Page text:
I'd like to convert a car to cash with minimal hassle.
July 14, 2014 8:00 AM   Subscribe

I have a car I don't use that much, and a looming home repair that needs some money thrown at it. I'd like to convert the car to cash to be thrown at the home repair. But, in the face of the home repair vortex, I'd like to avoid getting bogged down in car-sale hassles. Is it a giant hassle to sell the car privately, or am I best off selling straight to a dealership?

Bonus: if I'm best off selling to a dealership, do you have recommendations for dealerships in the Twin Cities area who're likely to give me a good deal for the car / not give me headaches?

Car in question is a 2002 Mazda Protege 5, 68,000 miles, motor in good condition but body a little dinged from 12 years of city driving and a few rust spots.
posted by COBRA! to Work & Money (10 answers total) 2 users marked this as a favorite
I've always sold my cars in private sale and I feel like it's not much of a hassle if you don't want it to be and I think you get slightly more money (though not much more so you can balance the hassle factor in your mind). You have to be sort of okay with

- saying "No" to people who want things you aren't willing to do (lower prices usually)
- trusting people to test drive your car
- being okay telling people with scams to fuck off ("Oh hey your car is leaking transmission fluid...")
- knowing what you need to do legally to make sure it all goes okay (keep the plates? sign over the title? writing a bill of sale?)

I've always lived someplace rural where you could advertise on Craigslist but not sell on cars.com for example and it was fine. Make a listing with a lot of photos. Tell people to only contact you over email if you don't want them blowing up your phone. Have a set price and a "will not go lower than" price in mind (they can be the same, but people usually try to haggle) and the service records all packaged and ready to go (Carfax if you really want this to sail through) and just set aside a weekend to get it done.
posted by jessamyn at 8:22 AM on July 14, 2014 [5 favorites]

Apparently the next best thing to selling your car via private party is to sell it to Carmax.

As opposed to other dealerships, they'll just buy your car outright without trying to pressure you into buying a new car to replace it. You probably won't get as much money as you would selling it to a private individual, but from what I've heard you'll still get a somewhat fair price.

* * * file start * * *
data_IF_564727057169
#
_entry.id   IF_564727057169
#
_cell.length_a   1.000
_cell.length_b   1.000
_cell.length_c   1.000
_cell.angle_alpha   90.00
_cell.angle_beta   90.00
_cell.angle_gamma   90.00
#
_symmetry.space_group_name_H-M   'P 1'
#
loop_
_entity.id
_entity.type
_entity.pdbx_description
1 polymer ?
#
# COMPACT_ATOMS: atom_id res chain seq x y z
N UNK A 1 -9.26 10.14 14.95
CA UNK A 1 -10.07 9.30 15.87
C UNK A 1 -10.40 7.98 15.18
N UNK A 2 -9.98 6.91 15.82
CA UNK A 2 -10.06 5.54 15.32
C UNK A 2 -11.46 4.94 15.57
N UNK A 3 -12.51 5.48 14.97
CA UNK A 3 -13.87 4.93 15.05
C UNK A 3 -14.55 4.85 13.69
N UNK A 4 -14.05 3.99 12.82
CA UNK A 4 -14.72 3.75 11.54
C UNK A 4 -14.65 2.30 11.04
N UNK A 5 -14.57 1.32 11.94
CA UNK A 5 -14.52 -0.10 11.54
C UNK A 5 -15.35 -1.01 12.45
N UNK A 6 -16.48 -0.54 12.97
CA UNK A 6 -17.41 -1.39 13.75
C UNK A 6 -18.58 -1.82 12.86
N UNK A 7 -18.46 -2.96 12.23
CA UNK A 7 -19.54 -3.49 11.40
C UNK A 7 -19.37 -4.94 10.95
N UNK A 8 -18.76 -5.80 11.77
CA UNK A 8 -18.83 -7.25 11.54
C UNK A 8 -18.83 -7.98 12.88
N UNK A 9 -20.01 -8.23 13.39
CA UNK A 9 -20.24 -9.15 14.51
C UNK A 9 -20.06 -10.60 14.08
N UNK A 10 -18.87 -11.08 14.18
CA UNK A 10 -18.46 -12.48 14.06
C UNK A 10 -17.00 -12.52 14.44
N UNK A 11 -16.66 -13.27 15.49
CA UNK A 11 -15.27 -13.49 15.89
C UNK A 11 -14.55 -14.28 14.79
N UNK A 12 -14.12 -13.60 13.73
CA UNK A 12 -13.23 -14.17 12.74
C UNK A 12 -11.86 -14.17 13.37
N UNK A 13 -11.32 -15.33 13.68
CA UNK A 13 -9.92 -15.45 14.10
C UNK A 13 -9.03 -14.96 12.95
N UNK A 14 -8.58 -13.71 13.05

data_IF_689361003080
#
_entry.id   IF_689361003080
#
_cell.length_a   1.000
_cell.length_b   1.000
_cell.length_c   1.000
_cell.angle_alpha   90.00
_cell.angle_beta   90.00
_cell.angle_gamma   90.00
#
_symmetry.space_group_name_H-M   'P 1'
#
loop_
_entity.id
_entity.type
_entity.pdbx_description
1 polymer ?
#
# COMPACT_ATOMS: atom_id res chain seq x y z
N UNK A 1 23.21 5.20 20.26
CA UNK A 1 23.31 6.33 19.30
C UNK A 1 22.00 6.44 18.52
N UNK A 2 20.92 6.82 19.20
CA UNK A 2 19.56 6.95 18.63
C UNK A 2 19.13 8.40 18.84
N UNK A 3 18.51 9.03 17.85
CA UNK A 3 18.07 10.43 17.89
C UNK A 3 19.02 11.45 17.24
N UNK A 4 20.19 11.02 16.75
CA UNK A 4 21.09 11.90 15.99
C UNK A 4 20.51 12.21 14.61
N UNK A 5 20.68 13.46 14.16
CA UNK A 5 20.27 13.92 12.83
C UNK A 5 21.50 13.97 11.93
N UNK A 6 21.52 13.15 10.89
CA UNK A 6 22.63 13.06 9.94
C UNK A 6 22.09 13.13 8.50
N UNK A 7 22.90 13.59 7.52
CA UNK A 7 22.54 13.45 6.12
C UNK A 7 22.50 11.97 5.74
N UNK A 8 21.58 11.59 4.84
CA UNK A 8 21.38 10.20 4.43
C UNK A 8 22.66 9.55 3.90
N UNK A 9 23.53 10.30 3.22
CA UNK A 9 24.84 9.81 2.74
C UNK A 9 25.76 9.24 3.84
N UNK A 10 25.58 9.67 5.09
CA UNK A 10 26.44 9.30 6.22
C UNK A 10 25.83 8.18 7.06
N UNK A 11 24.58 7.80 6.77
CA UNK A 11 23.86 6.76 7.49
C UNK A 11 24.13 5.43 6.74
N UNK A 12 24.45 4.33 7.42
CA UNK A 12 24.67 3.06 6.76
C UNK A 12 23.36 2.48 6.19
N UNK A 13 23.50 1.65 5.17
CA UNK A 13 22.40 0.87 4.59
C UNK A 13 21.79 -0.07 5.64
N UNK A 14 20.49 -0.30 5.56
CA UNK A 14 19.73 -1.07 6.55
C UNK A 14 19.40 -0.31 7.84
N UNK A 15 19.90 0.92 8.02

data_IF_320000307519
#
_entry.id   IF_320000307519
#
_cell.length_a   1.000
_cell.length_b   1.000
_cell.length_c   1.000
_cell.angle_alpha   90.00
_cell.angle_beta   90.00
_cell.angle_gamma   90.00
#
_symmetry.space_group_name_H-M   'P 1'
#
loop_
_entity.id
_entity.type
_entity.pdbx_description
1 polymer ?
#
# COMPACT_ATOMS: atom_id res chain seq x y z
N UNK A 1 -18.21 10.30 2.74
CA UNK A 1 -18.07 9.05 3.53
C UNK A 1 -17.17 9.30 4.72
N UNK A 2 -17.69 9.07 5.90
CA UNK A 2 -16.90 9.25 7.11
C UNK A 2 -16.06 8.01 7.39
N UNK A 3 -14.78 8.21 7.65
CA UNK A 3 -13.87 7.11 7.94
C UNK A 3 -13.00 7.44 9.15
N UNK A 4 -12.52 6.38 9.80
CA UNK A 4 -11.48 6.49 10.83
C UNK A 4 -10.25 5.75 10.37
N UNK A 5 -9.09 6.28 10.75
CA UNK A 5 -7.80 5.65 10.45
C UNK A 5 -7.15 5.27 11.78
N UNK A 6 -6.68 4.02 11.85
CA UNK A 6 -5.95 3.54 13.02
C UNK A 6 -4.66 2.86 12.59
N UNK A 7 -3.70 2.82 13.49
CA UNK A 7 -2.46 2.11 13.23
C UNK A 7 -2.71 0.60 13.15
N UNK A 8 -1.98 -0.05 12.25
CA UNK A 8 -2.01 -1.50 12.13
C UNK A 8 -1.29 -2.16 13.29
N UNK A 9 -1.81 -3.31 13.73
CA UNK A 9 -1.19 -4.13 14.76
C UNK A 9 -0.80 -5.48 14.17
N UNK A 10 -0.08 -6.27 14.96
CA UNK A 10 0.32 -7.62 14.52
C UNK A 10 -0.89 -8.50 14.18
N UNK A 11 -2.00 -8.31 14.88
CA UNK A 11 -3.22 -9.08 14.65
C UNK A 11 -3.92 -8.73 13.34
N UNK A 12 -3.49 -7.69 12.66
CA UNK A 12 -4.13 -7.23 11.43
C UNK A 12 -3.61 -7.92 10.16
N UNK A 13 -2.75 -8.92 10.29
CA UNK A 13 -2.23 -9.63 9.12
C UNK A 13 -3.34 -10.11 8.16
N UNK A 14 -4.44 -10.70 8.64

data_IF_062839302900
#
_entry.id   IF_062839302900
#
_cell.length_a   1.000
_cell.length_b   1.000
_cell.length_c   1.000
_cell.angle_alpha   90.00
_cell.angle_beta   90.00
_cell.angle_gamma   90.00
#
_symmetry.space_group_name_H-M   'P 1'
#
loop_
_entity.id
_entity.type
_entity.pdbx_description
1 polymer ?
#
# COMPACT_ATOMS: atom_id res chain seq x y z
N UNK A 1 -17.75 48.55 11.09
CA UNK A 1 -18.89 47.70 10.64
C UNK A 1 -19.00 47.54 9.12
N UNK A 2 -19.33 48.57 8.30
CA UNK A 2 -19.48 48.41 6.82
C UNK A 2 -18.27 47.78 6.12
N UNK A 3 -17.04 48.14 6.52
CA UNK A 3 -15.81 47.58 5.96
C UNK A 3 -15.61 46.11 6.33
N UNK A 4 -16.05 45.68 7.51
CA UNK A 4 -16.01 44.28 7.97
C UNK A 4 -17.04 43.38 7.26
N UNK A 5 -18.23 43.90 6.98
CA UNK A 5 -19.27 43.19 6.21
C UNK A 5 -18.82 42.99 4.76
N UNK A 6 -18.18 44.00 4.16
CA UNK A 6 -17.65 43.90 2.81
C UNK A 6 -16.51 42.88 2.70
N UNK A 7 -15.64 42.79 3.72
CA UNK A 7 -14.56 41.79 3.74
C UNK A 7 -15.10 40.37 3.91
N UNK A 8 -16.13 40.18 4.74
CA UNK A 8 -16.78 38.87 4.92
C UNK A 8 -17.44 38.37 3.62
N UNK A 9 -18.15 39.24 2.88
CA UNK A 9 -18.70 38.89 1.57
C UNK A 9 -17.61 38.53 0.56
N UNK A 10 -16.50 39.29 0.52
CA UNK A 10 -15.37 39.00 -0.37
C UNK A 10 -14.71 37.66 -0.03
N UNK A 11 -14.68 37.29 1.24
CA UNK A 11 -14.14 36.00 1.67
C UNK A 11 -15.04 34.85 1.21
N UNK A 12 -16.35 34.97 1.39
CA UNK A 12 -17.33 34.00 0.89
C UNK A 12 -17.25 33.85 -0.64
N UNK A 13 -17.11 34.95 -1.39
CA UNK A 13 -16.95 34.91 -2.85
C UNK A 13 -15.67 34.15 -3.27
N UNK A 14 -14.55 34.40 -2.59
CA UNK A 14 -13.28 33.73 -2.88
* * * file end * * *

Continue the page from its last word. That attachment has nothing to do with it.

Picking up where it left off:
posted by Gev at 9:12 AM on July 14, 2014 [4 favorites]

I'm with Jessamyn - especially if you have a little bit of time to wait for offers to come in, selling a car privately is not hard at all. It's likely you'll get some dumb offers from dealers, scammers, or people who aren't paying attention if you advertise online, but you can just ignore any communication you don't like the sound of, for any reason!
posted by mskyle at 9:15 AM on July 14, 2014

Just sell it on Craigslist and maybe also list it on Carsoup.com. I've used them before, it's cheap, easy to make a nice looking ad, gets you a carfax report for potential buyers to look at, and gives you a link to paste on your Craigslist ad, facebook, etc. $25 and the ad runs until it sells.

You'll probably get a few calls from dealerships. Some will be wondering if you're in the market for a new car but one or two might ask you to bring the car in for them to make an offer on buying it outright. I got a call from a newer dealer that was trying to build inventory. They'll basically offer you trade-in value for it. Which might be a little or a lot less than you can get for it selling it on your own. A quick guess at the trim level and it looks like it could be as much as a $1,200 difference.

If nothing else, this gives you a bottom number to work from since you now know what you can sell it for on the low end. You just need to decide how much more than the dealer/Carmax offer you need to get to make it worthwhile to sell it on your own. If anyone offers you more than that number, you've got a sale. That is exactly what I did about two years ago when I sold my car. I might have been able to get a few hundred more for it but I had an offer that was over my, "I need to get at least this much to make it worthwhile to sell myself" number so took the deal and considered the money I left on the table the premium I paid to be done with it.